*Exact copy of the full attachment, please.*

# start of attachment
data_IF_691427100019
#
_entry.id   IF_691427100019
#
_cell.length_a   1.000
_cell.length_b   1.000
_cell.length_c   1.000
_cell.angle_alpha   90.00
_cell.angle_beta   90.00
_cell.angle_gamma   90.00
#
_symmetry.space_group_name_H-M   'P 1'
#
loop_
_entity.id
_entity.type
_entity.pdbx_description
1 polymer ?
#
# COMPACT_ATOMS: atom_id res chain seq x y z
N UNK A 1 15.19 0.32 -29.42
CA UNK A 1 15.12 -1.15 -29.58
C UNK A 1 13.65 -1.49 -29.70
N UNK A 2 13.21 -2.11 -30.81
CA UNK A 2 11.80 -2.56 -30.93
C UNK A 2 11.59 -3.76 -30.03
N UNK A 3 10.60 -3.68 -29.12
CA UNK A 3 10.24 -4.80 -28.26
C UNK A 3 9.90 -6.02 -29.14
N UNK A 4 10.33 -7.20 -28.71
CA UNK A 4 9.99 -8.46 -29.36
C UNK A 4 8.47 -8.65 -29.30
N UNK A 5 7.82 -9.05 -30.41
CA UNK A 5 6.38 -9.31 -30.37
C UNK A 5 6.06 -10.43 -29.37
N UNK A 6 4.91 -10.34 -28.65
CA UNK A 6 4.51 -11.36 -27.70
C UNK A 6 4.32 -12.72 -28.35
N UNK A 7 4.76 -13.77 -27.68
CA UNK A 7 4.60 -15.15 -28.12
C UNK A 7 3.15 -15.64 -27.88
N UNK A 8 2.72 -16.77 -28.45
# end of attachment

data_IF_691427100019
#
_entry.id   IF_691427100019
#
_cell.length_a   1.000
_cell.length_b   1.000
_cell.length_c   1.000
_cell.angle_alpha   90.00
_cell.angle_beta   90.00
_cell.angle_gamma   90.00
#
_symmetry.space_group_name_H-M   'P 1'
#
loop_
_entity.id
_entity.type
_entity.pdbx_description
1 polymer ?
#
# COMPACT_ATOMS: atom_id res chain seq x y z
N UNK A 1 15.19 0.32 -29.42
CA UNK A 1 15.12 -1.15 -29.58
C UNK A 1 13.65 -1.49 -29.70
N UNK A 2 13.21 -2.11 -30.81
CA UNK A 2 11.80 -2.56 -30.93
C UNK A 2 11.59 -3.76 -30.03
N UNK A 3 10.60 -3.68 -29.12
CA UNK A 3 10.24 -4.80 -28.26
C UNK A 3 9.90 -6.02 -29.14
N UNK A 4 10.33 -7.20 -28.71
CA UNK A 4 9.99 -8.46 -29.36
C UNK A 4 8.47 -8.65 -29.30
N UNK A 5 7.82 -9.05 -30.41
CA UNK A 5 6.38 -9.31 -30.37
C UNK A 5 6.06 -10.43 -29.37
N UNK A 6 4.91 -10.34 -28.65
CA UNK A 6 4.51 -11.36 -27.70
C UNK A 6 4.32 -12.72 -28.35
N UNK A 7 4.76 -13.77 -27.68
CA UNK A 7 4.60 -15.15 -28.12
C UNK A 7 3.15 -15.64 -27.88
N UNK A 8 2.72 -16.77 -28.45